Liked by 1 person

  4. Carrie Rubin says:

    Life is busy; blogging is only one part of it, so no need to feel guilty or bad if you’re not posting regularly or visiting other sites. At least that’s the attitude I’ve tried to adopt for my own. We’re always happy to see something from you when you have it. You’ve done tremendously well with your blog. I hope all is well. So glad you had a chance to go visit family. Spending time with the people we love is what counts at the end of the day.

    Liked by 1 person

    • Carrie, you are such a big part of my community and I’m so grateful for all the support and fun comments we’ve shared. I don’t feel guilty, but I get frustrated that I can’t follow through on some things (like my blog and novel) that mean so much to me. I miss the consistency of posting regularly and reading other’s work. You’re right, it’s just a piece, but it’s a big piece for my creative self… my inner world misses that. I’m grateful for the reminder that my community is still out there, and it means more than most of you know. Thanks! xo

      Liked by 1 person

  5. I can relate! I’m stuck in a horrible blogging place–zero ideas and no motivation. I’ve been blogging almost 8 years. I’ve found that when I was posting regularly (at least once a week) I was in that magical groove. Words were just pouring out of me.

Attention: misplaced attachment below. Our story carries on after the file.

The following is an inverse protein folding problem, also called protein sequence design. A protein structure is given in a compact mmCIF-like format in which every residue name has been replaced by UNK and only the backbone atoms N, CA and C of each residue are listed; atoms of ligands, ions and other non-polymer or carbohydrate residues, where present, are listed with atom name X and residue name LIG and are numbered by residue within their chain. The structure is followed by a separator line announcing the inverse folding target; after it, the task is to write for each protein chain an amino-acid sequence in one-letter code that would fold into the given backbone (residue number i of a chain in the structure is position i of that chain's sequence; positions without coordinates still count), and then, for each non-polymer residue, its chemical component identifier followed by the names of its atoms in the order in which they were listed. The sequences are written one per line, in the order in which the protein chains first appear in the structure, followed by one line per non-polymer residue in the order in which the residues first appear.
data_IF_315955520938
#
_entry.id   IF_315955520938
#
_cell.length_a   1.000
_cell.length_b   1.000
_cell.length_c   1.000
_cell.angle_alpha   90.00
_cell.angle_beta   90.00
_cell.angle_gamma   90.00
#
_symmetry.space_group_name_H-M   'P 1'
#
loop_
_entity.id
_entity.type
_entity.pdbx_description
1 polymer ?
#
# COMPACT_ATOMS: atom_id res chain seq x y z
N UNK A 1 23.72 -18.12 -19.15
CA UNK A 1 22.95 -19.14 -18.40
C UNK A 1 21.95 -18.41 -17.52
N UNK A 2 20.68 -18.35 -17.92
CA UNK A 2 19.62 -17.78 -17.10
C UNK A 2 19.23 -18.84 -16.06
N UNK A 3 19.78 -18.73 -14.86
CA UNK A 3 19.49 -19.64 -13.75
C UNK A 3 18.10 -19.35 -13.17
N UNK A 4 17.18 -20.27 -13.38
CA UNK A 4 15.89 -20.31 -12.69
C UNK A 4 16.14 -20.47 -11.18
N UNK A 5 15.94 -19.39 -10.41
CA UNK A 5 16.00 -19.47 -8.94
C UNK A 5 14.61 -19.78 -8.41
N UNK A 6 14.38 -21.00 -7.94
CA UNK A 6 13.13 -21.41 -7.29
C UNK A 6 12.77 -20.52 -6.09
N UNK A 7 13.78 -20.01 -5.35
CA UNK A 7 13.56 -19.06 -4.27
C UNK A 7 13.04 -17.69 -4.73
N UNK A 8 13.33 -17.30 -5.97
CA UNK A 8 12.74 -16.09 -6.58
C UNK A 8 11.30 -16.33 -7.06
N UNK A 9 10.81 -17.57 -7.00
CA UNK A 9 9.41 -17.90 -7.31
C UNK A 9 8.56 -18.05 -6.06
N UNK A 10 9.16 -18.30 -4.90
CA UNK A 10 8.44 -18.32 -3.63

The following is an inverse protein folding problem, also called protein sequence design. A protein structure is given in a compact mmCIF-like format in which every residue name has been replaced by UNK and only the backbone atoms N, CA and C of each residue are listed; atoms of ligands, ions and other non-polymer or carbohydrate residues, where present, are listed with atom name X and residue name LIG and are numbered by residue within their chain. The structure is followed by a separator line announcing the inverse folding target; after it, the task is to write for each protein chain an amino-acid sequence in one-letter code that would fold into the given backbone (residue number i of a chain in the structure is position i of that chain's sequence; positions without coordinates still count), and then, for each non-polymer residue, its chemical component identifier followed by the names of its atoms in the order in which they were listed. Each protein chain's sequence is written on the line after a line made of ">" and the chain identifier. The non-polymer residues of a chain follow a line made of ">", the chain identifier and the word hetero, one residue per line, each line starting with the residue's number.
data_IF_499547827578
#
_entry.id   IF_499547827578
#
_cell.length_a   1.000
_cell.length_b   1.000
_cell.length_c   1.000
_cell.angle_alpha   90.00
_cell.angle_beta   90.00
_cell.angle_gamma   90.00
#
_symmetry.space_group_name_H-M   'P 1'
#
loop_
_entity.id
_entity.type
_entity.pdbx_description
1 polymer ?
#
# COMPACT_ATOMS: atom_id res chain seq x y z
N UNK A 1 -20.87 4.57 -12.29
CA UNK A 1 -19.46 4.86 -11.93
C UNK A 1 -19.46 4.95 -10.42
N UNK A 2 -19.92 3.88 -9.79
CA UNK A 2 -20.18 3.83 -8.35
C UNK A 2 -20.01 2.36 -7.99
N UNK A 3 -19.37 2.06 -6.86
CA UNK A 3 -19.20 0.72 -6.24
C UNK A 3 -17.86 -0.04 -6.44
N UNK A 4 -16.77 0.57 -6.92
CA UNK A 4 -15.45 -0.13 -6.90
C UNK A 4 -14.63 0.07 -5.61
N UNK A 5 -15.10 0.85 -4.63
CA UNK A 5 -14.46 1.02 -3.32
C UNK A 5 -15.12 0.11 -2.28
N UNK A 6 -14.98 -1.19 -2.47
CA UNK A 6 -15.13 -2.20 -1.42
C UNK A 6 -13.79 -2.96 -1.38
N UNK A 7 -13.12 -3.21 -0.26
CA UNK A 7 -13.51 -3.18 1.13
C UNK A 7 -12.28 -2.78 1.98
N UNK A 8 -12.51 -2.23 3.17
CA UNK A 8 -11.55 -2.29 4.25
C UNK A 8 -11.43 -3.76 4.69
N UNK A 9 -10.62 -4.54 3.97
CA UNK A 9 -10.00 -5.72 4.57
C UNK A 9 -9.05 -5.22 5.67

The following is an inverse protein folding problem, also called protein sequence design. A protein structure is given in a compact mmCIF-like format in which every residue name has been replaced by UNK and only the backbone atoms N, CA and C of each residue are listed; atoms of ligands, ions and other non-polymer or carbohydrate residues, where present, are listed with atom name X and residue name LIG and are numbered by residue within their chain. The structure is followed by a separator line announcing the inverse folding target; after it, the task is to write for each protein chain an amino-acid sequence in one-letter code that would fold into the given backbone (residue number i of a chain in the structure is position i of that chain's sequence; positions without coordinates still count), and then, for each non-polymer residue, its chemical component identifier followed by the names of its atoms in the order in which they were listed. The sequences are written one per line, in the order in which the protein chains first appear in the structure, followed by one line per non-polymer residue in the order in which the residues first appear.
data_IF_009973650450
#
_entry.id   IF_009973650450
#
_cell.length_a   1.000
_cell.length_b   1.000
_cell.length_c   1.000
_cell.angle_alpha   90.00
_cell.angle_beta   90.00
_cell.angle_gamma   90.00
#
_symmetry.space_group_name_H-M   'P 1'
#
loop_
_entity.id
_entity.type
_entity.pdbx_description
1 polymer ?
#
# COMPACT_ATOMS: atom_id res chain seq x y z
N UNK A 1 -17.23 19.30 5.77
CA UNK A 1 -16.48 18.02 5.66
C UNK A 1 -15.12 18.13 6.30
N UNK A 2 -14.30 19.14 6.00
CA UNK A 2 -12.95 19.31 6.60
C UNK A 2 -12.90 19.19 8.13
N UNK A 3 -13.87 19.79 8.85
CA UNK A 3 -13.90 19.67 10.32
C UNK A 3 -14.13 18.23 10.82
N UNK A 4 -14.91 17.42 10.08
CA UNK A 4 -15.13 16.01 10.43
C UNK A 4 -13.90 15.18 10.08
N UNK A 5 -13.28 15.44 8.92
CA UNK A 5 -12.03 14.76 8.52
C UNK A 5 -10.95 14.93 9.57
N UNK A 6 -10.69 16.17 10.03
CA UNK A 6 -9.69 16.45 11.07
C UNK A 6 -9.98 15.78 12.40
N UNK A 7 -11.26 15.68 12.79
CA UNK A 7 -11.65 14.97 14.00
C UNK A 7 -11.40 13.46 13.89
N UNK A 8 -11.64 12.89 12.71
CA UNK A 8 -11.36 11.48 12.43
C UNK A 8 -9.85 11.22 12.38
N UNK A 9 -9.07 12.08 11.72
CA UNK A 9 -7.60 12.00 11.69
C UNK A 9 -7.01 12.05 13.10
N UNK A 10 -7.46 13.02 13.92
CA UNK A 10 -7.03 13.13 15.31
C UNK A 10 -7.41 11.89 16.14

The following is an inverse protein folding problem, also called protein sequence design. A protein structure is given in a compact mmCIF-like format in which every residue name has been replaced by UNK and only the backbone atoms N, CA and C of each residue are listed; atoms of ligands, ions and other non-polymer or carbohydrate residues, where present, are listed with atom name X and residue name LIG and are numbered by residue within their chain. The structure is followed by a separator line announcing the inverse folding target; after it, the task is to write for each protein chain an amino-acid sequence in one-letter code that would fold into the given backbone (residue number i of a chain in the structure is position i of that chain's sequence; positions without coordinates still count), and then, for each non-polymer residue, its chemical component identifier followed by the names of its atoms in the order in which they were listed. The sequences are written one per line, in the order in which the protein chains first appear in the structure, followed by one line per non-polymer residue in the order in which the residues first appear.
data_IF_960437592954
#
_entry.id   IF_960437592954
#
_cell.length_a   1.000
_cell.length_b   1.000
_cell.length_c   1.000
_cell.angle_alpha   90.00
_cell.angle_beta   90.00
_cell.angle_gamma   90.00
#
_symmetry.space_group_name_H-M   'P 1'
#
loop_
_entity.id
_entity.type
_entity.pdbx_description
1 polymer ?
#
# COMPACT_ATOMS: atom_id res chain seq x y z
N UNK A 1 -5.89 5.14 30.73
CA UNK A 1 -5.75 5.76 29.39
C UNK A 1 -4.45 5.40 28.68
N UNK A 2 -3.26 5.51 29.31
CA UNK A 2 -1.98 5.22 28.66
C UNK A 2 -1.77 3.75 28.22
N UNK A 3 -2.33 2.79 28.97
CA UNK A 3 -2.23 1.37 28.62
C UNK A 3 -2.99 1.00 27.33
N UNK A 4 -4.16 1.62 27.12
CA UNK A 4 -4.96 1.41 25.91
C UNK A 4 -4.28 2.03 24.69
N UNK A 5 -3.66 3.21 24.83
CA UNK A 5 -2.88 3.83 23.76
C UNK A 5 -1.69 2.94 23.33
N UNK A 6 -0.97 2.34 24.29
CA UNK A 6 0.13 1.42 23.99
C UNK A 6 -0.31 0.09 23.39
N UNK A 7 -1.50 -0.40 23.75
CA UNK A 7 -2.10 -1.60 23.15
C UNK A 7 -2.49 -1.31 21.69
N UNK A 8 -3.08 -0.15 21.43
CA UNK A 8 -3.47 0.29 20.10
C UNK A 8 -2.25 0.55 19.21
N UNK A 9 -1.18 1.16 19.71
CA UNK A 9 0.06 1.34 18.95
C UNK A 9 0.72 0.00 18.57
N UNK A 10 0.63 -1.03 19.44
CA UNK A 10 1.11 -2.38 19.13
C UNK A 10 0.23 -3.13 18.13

Now it’s a struggle to even think of a title for a post, much less write anything! I’m down to posting about once every 2 months. Sigh.

    And I used to get so much enjoyment out of writing and connecting with readers. I do miss it. In any case, keep shouting into that WordPress abyss when the mood strikes, Dawn. Some of us are listening!

    Liked by 1 person

    • Thanks so much Darla! The community I talk about here is what really does matter. It’s what makes the abyss less daunting. I always look forward to your posts, even if it takes me a while to get there. And your community is still amazing! I’m always blown away by the sheer numbers… your creative piece about how your blog is practically dead, showed that there’s a big group of people cheering you on.
      Motivation is another thing. I really believe that when it stops being fun, when you just don’t have or care about the words, it can be done. I’ve known several bloggers who closed up shop, and I’m guessing are fine with that. My frustration stems from the fact that I have lots of ideas, and write a post almost daily in my head… or in my draft folder. It’s life that has yanked on my chain. I just need to break thru’ and move forward. Ugh… none of it’s easy. Thanks for listening, and thanks for being there; it means a lot, D!

      Liked by 2 people

  6. Hydra says:

    I just wrote a response to your blog post this morning but was denied access ☹️

    I’m happy to “see” you again and hope you’re feeling and stay well!